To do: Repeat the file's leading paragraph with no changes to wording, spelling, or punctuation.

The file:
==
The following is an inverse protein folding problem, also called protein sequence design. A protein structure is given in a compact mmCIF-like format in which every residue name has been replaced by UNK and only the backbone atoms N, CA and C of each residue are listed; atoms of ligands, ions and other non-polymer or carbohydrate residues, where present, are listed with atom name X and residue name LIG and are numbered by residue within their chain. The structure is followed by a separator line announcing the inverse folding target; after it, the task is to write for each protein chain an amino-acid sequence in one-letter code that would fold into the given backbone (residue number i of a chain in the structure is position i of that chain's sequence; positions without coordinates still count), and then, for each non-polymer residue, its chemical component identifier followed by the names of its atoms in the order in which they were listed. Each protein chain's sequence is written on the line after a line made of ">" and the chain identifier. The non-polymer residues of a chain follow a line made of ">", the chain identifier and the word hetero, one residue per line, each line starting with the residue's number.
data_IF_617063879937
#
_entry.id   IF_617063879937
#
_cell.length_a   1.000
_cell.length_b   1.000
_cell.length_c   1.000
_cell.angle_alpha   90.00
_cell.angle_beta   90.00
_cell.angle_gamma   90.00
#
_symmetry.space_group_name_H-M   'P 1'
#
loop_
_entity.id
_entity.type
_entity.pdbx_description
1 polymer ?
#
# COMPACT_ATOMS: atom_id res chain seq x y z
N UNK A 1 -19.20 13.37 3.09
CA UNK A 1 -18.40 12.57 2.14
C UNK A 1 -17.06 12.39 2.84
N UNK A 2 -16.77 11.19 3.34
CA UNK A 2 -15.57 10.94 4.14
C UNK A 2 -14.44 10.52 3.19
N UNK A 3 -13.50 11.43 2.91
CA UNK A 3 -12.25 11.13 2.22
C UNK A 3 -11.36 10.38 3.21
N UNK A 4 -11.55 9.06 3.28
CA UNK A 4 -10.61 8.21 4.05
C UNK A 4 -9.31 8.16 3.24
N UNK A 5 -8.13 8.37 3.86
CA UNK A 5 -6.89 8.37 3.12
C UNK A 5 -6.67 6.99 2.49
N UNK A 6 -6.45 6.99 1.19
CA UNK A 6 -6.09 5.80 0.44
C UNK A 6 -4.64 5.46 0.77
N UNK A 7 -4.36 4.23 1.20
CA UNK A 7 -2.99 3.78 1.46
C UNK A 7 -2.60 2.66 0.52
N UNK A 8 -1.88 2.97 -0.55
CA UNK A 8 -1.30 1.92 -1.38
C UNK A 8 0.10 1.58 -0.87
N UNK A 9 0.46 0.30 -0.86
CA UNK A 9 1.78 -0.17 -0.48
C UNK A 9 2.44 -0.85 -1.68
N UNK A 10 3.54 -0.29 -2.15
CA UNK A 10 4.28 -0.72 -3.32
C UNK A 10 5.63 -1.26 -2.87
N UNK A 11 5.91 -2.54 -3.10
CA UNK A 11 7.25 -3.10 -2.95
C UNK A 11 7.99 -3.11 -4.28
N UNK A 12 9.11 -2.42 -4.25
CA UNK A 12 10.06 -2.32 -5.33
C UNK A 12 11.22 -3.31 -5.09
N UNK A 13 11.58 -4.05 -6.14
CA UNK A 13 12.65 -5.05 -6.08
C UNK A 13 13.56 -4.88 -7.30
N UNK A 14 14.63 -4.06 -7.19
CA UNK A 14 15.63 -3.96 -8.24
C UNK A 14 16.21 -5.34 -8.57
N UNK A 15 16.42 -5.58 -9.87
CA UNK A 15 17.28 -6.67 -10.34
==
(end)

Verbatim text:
The following is an inverse protein folding problem, also called protein sequence design. A protein structure is given in a compact mmCIF-like format in which every residue name has been replaced by UNK and only the backbone atoms N, CA and C of each residue are listed; atoms of ligands, ions and other non-polymer or carbohydrate residues, where present, are listed with atom name X and residue name LIG and are numbered by residue within their chain. The structure is followed by a separator line announcing the inverse folding target; after it, the task is to write for each protein chain an amino-acid sequence in one-letter code that would fold into the given backbone (residue number i of a chain in the structure is position i of that chain's sequence; positions without coordinates still count), and then, for each non-polymer residue, its chemical component identifier followed by the names of its atoms in the order in which they were listed. Each protein chain's sequence is written on the line after a line made of ">" and the chain identifier. The non-polymer residues of a chain follow a line made of ">", the chain identifier and the word hetero, one residue per line, each line starting with the residue's number.